Tinnitus (Abnormal Sensation of Sound)
What is tinnitus?
Tinnitus is an abnormal sensation of sound when there is no actual physical cause. The most common causes of hearing loss and tinnitus in adults are noise exposure and age-related loss (presbycusis). In some cases, tinnitus can occur without significant hearing loss, due to head injury or other factors. Tinnitus can arise from neck and jaw muscle tension and occasionally from side effects of certain medications. The unrelenting noise can cause the individual significant mental anguish. The severity of tinnitus often decreases over time but in some cases may remain permanently bothersome.
How is tinnitus evaluated?
Patients with tinnitus undergo a full ear, nose and throat evaluation in addition to testing such as an audiogram. Further studies such as MRI or CT scan may be ordered in certain cases.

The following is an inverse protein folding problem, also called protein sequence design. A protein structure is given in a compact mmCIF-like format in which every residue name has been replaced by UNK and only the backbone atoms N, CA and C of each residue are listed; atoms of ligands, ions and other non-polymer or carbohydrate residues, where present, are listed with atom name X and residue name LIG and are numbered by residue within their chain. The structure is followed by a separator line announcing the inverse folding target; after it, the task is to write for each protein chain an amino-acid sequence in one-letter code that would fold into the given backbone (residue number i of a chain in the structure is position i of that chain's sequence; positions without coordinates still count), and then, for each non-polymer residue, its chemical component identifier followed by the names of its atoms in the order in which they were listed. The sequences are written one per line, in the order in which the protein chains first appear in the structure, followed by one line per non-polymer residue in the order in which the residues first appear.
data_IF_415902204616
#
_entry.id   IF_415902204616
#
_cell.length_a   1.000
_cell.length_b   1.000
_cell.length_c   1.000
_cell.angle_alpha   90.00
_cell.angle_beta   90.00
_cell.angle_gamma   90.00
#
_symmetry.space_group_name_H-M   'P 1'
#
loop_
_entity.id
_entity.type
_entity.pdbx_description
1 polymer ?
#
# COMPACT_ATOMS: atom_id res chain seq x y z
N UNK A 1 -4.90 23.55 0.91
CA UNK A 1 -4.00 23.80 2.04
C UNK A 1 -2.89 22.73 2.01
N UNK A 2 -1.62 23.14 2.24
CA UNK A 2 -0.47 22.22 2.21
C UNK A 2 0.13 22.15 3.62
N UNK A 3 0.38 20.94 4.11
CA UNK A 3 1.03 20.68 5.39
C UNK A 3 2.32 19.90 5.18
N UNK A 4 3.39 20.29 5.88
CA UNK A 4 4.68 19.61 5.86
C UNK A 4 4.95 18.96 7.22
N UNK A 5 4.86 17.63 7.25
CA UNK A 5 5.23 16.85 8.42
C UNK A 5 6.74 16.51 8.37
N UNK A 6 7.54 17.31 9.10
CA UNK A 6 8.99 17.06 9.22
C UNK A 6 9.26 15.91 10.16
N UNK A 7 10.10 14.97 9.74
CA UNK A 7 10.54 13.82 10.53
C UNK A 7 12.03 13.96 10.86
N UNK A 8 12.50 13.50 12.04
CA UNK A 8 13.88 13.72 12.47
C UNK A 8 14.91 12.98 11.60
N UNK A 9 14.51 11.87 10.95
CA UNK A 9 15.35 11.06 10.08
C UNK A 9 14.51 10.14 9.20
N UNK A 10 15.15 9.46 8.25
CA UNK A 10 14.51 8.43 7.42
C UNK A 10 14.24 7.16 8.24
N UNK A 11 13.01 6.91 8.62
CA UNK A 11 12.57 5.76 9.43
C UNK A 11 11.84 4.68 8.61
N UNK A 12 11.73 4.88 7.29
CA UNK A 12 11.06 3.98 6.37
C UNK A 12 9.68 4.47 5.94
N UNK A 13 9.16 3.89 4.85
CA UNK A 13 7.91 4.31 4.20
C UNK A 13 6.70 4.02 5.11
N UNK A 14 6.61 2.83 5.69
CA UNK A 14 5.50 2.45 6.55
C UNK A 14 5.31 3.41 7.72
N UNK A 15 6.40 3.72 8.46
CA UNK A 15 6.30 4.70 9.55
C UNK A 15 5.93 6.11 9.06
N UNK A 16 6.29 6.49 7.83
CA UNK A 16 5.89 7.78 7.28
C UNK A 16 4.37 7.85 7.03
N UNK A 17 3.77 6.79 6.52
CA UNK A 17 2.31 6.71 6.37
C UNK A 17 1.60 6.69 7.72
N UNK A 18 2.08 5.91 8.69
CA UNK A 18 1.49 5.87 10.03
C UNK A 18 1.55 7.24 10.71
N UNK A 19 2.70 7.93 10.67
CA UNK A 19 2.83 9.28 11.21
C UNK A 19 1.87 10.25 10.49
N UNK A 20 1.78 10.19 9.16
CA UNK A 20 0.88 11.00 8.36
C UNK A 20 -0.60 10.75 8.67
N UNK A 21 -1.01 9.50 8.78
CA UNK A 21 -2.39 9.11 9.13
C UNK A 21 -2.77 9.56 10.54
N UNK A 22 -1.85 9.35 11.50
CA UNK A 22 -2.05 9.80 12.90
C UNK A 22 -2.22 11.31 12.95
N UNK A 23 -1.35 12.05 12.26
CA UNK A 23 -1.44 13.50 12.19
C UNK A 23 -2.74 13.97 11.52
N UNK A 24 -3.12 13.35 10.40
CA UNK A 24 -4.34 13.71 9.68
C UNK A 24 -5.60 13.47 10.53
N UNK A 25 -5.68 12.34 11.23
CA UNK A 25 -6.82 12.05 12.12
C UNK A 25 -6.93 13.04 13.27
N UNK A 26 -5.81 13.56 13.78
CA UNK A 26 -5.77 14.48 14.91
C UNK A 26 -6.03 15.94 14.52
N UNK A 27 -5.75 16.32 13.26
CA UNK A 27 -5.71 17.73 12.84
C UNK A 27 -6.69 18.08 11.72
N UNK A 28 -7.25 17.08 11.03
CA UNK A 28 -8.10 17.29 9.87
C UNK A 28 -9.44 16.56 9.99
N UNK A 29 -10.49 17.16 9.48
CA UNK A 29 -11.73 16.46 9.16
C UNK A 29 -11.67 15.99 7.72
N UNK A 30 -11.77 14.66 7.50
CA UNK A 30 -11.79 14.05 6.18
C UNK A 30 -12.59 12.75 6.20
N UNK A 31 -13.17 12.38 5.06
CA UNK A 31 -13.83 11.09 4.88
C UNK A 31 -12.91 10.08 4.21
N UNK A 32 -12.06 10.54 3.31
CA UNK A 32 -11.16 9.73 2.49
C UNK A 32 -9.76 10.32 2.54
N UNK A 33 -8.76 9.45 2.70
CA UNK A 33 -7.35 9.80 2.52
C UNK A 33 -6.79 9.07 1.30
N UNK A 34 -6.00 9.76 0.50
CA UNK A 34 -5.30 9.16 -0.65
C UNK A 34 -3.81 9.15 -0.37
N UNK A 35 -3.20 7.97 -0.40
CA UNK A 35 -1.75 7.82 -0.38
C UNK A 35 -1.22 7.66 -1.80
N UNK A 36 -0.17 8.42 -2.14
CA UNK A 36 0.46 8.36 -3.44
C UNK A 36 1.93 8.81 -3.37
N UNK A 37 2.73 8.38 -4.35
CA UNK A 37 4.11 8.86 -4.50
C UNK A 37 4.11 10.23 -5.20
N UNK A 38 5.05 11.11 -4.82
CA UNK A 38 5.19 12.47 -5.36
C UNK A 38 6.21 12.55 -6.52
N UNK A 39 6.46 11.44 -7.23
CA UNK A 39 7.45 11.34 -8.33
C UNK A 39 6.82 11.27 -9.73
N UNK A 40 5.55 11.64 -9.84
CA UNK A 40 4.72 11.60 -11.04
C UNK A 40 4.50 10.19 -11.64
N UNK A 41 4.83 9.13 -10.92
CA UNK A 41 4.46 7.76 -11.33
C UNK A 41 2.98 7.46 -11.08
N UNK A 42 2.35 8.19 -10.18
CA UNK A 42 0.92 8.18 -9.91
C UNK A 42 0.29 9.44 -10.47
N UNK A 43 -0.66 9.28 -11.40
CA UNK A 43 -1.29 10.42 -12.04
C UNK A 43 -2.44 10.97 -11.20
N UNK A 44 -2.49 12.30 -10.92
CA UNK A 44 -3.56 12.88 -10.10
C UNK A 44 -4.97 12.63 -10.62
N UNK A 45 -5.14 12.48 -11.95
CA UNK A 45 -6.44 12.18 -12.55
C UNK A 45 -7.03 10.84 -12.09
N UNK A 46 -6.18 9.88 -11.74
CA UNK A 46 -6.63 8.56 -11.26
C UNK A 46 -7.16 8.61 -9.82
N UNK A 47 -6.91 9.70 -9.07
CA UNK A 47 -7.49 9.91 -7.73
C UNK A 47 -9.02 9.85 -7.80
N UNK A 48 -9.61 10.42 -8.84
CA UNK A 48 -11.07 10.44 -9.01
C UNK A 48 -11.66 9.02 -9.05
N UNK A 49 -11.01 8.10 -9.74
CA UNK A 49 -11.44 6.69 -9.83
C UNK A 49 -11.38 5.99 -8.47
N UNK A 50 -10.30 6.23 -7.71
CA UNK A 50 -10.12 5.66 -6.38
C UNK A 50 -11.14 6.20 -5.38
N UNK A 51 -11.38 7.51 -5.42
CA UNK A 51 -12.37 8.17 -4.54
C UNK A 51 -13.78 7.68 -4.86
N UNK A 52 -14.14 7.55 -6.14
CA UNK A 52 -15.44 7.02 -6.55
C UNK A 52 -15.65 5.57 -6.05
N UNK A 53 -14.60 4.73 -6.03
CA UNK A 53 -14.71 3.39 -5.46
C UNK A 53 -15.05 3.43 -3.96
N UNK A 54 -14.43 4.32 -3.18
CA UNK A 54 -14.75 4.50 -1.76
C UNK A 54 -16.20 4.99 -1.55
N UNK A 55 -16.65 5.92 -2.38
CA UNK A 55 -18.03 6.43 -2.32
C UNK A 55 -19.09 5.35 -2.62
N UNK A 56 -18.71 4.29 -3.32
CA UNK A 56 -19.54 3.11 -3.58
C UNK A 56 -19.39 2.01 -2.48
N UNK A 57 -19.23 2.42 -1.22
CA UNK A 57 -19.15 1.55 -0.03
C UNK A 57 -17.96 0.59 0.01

What treatment is available?
Since the majority patients with tinnitus have hearing loss as the cause, the most effective treatment for the tinnitus is to reduce or eliminate the hearing loss. In some cases, surgery can restore hearing. In most cases, however, the hearing loss is not surgically correctable, so a hearing aid is the most effective treatment. Most patients with tinnitus tend to find the condition more bothersome in a very quiet situation such as when trying to fall asleep. The trick is to not be in a silent environment. “Masking” is the technique of covering up tinnitus with background noise (e.g. TV, radio, fan, sound machine, etc.) to make it less apparent and is often quite effective. There are numerous other treatments that are often offered by various facilities, but unfortunately, they are not usually of much help.